In this episode, fathers/entrepreneurs Mike Bruny and Jeremie Miller join Charlie to talk about how they’ve learned to balance entrepreneurship and fatherhood. In addition to being fathers, both Jeremie and Mike have been pursuing entrepreneurial projects. In this episode, they talk about some of the challenges of being a dad, being an entrepreneur, being a hyper-creative, and juggling multiple different projects.
[3:35] - Currently, Mike is working a full time gig, working part-time to get his MBA, and is father to a three-year-old son, Emerson. Before his son was born, Mike was working for Intel as a manager, and when it shut down and his son was born, he started working on projects and staying home to help raise his son. The biggest thing he noticed about fatherhood was a divide between a dad’s contributions and a mom’s.
[5:22] - Jeremie is dad to a nine-year old son, Finn. He had the unique opportunity to be involved in the feeding aspects of his son’s life, and he ended up spending more time at home than “normal,” and instead of going back to a full time teaching job, he started his business and is currently a mix of entrepreneur and dad.
[7:45] - One challenge comes from balancing work that makes money versus doing work that supports the family non-economically. There may still be some bias that the male journey should be focused on making money, and identity can be attached to that. Both Mike and Jeremie have struggled with “the way things are supposed to be” in terms of traditional gender roles and also some insecurity from a financial standpoint.
[12:35] - Time versus money: Jeremie and his family discuss whether their family needs more time from him or more money. Though there is understanding from his wife, it is still a struggle to accept that she makes more money than him. Mike talks about how he struggles with feeling like he needs to give more of both, and how he will be able to do that.
[15:20] - Charlie brings up the fact that they are pursuing their entrepreneurial ventures on less time than some of their entrepreneurial peers. Jeremie talks about the struggle of comparing his success to others who may be able to focus more of their time on their entrepreneurial ventures.
[20:53] - How can child-rearing minimize, constrain, or affect creative cycles and the rate at which someone can create something? There is more at stake when there are other people (wives, kids) depending on your success. Mike talks about finding “smaller times” to get things done when he can, as well as practicing creativity in his interactions with his son; his struggle remains aligning who he is with his work.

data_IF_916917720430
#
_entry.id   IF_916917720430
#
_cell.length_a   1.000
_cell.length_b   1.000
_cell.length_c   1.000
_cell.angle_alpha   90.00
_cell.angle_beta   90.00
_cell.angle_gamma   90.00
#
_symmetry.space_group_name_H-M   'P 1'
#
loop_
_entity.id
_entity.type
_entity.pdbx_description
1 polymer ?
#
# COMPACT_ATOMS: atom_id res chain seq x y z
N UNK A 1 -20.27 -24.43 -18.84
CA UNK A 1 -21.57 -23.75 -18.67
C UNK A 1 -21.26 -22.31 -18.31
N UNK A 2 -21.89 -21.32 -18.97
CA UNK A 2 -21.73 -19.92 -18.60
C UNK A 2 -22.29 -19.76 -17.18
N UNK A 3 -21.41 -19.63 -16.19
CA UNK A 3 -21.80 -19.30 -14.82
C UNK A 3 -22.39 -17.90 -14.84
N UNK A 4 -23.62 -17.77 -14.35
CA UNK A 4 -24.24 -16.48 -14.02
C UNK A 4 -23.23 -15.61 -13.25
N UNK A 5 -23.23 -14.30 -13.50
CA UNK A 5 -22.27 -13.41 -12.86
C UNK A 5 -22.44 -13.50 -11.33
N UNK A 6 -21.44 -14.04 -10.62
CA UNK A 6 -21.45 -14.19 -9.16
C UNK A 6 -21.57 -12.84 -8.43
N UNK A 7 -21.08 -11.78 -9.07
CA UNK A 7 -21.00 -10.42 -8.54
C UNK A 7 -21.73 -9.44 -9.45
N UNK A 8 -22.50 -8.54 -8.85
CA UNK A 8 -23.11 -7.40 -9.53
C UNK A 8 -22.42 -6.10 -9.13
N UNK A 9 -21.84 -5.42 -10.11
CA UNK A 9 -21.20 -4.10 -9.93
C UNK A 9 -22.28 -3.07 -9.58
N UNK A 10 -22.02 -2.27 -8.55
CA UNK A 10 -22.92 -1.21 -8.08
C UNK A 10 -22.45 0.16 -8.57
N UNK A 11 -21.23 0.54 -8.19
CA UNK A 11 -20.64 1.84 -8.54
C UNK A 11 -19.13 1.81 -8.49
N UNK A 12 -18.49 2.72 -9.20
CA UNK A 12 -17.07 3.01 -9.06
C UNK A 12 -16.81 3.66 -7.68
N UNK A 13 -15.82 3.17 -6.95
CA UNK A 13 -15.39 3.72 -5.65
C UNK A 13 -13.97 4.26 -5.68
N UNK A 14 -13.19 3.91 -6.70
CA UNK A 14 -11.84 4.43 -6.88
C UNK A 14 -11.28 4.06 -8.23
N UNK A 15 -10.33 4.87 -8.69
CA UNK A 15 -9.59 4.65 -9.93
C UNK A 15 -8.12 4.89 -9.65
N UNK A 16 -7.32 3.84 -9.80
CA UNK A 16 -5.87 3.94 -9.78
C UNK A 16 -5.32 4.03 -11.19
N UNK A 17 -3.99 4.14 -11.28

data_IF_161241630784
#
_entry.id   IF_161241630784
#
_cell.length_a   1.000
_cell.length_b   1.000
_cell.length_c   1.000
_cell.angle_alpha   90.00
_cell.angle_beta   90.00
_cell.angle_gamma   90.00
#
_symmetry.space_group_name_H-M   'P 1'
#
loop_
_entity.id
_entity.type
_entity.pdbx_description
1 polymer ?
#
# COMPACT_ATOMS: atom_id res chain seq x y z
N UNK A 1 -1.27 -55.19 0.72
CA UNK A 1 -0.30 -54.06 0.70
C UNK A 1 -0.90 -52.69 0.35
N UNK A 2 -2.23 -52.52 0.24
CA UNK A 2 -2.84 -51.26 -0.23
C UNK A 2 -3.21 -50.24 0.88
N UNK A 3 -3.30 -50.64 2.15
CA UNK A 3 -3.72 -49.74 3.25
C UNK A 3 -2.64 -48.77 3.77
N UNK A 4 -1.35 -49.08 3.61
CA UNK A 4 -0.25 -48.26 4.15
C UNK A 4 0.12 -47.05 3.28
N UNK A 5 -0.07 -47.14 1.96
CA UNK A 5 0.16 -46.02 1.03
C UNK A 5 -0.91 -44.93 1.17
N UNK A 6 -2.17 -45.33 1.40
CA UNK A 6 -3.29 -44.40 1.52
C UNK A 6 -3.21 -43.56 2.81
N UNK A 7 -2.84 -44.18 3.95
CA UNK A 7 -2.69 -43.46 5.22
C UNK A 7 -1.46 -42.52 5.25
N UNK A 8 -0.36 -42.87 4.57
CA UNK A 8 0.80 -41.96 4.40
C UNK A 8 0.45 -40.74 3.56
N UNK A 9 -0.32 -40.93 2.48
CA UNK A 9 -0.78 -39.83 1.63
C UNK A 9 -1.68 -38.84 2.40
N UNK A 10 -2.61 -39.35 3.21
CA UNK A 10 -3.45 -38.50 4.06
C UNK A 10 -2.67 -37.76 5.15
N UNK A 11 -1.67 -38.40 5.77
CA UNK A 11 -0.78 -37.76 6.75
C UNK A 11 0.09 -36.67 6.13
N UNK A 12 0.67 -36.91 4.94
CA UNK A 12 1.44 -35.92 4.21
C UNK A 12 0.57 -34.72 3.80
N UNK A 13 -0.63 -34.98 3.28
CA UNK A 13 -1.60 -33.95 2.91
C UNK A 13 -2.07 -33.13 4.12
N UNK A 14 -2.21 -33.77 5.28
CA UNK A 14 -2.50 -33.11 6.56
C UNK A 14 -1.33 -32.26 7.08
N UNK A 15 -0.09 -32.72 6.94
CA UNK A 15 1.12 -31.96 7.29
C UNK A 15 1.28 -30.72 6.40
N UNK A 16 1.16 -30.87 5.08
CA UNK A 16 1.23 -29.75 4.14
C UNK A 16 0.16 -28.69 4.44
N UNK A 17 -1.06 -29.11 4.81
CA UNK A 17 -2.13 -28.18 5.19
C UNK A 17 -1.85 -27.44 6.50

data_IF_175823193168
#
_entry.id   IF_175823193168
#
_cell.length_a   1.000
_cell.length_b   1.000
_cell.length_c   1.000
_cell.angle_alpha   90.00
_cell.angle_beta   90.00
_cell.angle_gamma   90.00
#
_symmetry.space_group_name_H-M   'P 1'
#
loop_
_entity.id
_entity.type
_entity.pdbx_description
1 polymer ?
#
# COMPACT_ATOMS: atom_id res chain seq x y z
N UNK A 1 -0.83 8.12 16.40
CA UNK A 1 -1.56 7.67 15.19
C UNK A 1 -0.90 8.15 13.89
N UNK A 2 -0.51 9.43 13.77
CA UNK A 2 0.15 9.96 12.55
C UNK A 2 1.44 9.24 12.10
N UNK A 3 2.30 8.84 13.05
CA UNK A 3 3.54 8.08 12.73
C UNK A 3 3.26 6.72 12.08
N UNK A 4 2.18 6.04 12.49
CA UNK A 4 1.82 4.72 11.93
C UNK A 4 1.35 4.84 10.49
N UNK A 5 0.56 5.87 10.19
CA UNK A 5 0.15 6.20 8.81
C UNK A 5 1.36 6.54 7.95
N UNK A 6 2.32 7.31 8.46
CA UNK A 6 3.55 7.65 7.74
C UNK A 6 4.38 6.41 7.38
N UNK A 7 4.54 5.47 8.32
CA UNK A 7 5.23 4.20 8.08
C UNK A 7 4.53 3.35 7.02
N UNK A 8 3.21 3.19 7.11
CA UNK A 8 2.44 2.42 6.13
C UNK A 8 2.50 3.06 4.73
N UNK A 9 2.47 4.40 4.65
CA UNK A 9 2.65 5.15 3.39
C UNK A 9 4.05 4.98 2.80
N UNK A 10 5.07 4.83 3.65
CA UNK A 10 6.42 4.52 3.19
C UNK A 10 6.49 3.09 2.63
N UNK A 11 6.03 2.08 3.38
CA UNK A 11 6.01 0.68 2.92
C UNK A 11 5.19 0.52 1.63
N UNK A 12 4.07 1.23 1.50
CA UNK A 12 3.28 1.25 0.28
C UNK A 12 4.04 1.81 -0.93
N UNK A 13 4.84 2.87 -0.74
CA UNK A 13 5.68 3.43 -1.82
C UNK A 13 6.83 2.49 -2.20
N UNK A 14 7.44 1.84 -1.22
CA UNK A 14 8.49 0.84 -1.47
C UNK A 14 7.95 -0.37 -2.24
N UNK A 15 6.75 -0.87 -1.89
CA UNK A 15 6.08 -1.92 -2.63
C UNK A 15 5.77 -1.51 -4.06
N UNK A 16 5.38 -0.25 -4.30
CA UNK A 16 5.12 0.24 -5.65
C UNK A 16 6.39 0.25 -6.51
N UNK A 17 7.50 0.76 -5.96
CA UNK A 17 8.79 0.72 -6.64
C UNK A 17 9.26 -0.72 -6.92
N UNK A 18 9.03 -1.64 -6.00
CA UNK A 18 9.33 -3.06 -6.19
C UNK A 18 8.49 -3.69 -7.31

[25:30] - Jeremie found that when he began to compartmentalize his creativity and the time with his son, he was better and more focused on each. The experience for every dad is going to be different.
[29:40] - Charlie and Jeremie talk about the difference between society today and how things have changed since the time they were raised. Mike adds how he has focused on some different language techniques, so Emerson can see the value of effort. And remembering these aspects for ourselves, not just conveying them to our kids, is very important.
[35:30] - Once we’re aware of these aspects, it is important to create space to recognize and celebrate those things. In this space, we can work on growing and manifesting what’s possible now.
[38:55] - We can’t be the best at everything all the time. Jeremie, Mike, and Charlie all talk about examples where one (or all) of our roles may fall slightly short of our expectations.
[43:24] - There are several aspects of parenthood that don’t always get discussed. These types of things are most important to talk about and be honest about, even if the conversations are uncomfortable to have.
[51:40] - It is important to understand that everyone will have different shame triggers. How you solve these particular challenges will be very fluid and different depending on the set of circumstances surrounding it. Finding your way of processing, discussing, and embracing these questions and challenges is the better way to go instead of not asking those questions.
[53:20] - Final words from Mike and Jeremie: every day is a day to learn something new and you can do it! To all the dads out there, you’re modelling something unique and amazing for your kids. Even when you don’t feel like things are going right, you’re still bringing value tp your failures by sharing that with your children.
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